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As a nutritionist, dietitian and trained chef, I can show you how to make delicious, appetizing meals that ensure you get the most from the foods you eat.
At last, my late-planted lettuces have reached their peak, along with the peas and runner beans. One of the things I most look forward to when summer comes is being able just to walk into the garden and pick whatever I fancy, whenever I fancy it, then putting together simple, crisp, delicious salads. At the moment, I’m adding all sorts of other ingredients to the leaves and vegetables, to make them complete meals in a bowl. My daughter Maya loves grilled haloumi cheese, which I add to lettuce along with some smoked trout, lots of finely chopped dill and cooled, steamed new potatoes to make a scrumptious herby salad. It needs nothing more than a classic vinaigrette to finish it off.
When you’re undergoing cancer treatments your gut can feel more sensitive than usual and you may find that too many raw vegetables can aggravate it. But you don’t want to miss out on all the wonderful nutritional value they bring. Vegetables are full of fibre, which is great for the gut; vitamins and minerals for a healthy body; and certain vegetables, such as broccoli, contain protein.
I suggest cooking vegetables which you can cool down before adding to a salad. I love a salad bowl made with asparagus, peas and roasted cherry tomatoes. Or try a French-style salad, such as a traditional salad Niçoise made with green beans and new potatoes. Cooking the beans seems to make them easier to digest, and the new potatoes add extra calories which can be useful when your appetite is a little off. I like to make a dressing of half mayonnaise and half yoghurt whizzed up with lots of dill and tarragon, to make it feel fresher to the palette.
This month, take advantage of what’s in season and move the salad from the side of your plate to become the centrepiece of your meals. Start with a base of leaves – there are lots of varieties of lettuce in the shops, or try baby spinach, rocket and watercress. Add raw or cooked vegetables and herbs for lots of goodness and flavour. Top with some tasty protein, such as feta or mozzarella cheese, flakes of fish, or some chickpeas or cannellini beans. And finish with a drizzle of dressing.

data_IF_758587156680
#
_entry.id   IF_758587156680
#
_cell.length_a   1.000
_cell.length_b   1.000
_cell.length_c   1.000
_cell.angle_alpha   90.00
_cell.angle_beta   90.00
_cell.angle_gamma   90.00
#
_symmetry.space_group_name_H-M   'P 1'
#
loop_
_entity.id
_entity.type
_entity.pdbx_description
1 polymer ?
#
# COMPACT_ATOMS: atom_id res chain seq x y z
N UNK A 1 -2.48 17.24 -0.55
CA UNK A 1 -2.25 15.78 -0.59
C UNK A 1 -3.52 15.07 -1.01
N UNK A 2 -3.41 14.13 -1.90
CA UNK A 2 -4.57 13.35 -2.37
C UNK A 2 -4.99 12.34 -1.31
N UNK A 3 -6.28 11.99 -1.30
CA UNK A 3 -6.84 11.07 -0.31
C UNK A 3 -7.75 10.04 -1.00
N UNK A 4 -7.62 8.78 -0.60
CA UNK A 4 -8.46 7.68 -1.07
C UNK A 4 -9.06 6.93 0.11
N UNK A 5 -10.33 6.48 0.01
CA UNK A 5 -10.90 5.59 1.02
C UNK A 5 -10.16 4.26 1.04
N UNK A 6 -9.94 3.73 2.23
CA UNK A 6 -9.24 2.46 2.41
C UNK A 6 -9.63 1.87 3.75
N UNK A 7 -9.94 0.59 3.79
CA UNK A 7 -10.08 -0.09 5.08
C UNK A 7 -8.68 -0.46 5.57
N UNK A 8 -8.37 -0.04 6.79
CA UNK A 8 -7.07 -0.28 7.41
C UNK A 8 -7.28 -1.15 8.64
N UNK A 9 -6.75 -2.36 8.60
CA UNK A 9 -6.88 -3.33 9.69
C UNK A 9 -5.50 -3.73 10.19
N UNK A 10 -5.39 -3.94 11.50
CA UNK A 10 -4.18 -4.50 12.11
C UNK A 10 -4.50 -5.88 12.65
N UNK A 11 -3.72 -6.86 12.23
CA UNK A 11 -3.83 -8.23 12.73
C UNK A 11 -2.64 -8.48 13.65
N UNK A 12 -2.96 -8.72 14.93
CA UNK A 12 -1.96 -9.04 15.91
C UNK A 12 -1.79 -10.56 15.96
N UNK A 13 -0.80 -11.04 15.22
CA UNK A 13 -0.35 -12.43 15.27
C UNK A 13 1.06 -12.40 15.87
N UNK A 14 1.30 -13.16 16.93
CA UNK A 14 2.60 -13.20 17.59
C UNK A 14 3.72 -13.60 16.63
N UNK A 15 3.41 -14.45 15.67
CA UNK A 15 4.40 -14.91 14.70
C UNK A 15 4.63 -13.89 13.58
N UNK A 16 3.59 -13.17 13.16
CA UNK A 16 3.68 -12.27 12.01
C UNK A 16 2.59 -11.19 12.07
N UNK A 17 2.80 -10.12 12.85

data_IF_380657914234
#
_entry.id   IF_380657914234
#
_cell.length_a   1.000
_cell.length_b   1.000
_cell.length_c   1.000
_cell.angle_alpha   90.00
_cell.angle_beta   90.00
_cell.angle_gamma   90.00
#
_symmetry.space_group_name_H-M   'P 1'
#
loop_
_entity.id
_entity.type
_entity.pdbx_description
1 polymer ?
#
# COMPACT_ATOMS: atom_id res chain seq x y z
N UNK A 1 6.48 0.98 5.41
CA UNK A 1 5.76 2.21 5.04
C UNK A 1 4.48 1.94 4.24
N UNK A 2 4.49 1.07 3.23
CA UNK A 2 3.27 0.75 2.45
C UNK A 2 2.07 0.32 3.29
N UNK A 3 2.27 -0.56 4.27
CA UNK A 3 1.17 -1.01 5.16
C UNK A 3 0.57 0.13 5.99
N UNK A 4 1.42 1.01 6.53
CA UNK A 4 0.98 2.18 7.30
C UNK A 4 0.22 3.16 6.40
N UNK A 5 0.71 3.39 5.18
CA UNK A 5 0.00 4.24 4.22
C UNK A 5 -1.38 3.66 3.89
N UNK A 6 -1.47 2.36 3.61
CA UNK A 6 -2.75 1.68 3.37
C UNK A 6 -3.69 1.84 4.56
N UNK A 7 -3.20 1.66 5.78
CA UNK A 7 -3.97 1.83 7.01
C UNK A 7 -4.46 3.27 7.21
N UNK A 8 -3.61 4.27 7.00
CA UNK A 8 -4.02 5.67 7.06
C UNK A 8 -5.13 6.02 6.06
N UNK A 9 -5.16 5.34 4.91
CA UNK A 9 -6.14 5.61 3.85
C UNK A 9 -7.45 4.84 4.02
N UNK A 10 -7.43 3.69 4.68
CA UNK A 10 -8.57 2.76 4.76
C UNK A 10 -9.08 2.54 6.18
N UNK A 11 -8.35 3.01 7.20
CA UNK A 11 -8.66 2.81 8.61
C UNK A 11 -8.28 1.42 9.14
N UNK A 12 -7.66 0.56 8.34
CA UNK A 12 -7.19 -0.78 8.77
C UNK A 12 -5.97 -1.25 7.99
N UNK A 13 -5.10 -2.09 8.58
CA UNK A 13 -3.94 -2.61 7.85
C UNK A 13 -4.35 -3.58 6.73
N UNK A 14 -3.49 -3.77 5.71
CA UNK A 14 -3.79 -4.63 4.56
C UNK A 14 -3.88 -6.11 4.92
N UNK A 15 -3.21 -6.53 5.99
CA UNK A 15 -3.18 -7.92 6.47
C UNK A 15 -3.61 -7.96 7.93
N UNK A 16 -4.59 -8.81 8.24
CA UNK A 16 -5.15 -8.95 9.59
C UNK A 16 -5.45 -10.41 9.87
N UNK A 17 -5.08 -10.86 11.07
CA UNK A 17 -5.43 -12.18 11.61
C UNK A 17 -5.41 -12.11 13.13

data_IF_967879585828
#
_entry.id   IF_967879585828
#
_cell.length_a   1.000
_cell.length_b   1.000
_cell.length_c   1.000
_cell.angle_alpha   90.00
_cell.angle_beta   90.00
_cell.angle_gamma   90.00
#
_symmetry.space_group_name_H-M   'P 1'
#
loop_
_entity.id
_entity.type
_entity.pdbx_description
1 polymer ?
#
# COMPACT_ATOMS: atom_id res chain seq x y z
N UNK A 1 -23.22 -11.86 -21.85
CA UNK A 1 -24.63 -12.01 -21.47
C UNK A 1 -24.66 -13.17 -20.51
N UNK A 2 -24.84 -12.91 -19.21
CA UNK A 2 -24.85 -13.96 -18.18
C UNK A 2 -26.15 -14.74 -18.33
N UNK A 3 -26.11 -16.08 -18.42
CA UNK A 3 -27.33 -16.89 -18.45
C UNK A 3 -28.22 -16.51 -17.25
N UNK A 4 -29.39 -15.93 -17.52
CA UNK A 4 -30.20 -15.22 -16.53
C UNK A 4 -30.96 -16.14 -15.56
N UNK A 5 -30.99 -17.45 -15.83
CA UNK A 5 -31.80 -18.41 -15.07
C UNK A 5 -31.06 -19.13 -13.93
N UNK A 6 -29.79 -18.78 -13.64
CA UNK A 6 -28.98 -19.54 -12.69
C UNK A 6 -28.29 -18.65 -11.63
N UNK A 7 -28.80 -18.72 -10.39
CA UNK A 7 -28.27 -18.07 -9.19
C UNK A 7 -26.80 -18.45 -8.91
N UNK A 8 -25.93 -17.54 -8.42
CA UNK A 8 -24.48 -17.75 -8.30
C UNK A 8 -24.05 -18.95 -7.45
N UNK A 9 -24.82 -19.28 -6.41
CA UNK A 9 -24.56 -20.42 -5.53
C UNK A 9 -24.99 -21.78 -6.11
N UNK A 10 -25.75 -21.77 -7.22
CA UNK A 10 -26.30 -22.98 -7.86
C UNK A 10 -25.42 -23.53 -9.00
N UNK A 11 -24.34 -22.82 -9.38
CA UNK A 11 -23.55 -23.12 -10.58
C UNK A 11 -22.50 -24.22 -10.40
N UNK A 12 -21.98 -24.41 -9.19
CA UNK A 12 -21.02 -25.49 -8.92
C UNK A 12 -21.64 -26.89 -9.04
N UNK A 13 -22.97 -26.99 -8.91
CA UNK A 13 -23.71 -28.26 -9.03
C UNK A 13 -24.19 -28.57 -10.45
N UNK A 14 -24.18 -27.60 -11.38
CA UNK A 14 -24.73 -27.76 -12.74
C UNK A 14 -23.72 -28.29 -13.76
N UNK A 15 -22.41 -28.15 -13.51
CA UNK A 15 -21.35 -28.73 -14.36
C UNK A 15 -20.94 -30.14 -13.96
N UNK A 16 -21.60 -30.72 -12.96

I hope you enjoy building your salad bowls. So often, just seeing all that vibrant colour and freshness can lift the spirits and inspire a jaded appetite. Let me know how you get on.
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Photo credit: Toa Heftiba
I absolutely love salads and can honestly say it must be terrific just walking into a garden with an awesome supply of fresh vegetables right there. The great advice on this page is very informative and I definitely recommend your blog to everyone to read . Congratulations on your topic .
Thank you for your kind comments, Elle. I'm so glad you're enjoying the blog. Do let me know if there are any particular topics you'd like me to cover - or simply what you enjoy cooking and eating. Jane
I tried some of your salad ideas and discovered you are right that a colourful plate of food can help a poor appetite. So thank you very much. I always enjoy your blog.
I had cancer treatment in 2013 but I still suffer with a poor appetite and can only manage small sized meals. I'd be interested to read about some recipe ideas for a main meal that is small, healthy and nutritious, but has lots of calories.
Hi Margaret - many thanks for getting in touch. For a small, calorie-rich meal, I'd recommend a ramekin of cauliflower cheese or shepherd's pie with a cheesy topping. You could make in batches and freeze in small portions, so you don't waste food when you don't feel like eating too much. Another idea is to enrich a bowl of soup with a swirl of cream or a sprinkle of Parmesan cheese, and to enjoy a soft crumpet with butter on the side. Hope that helps.
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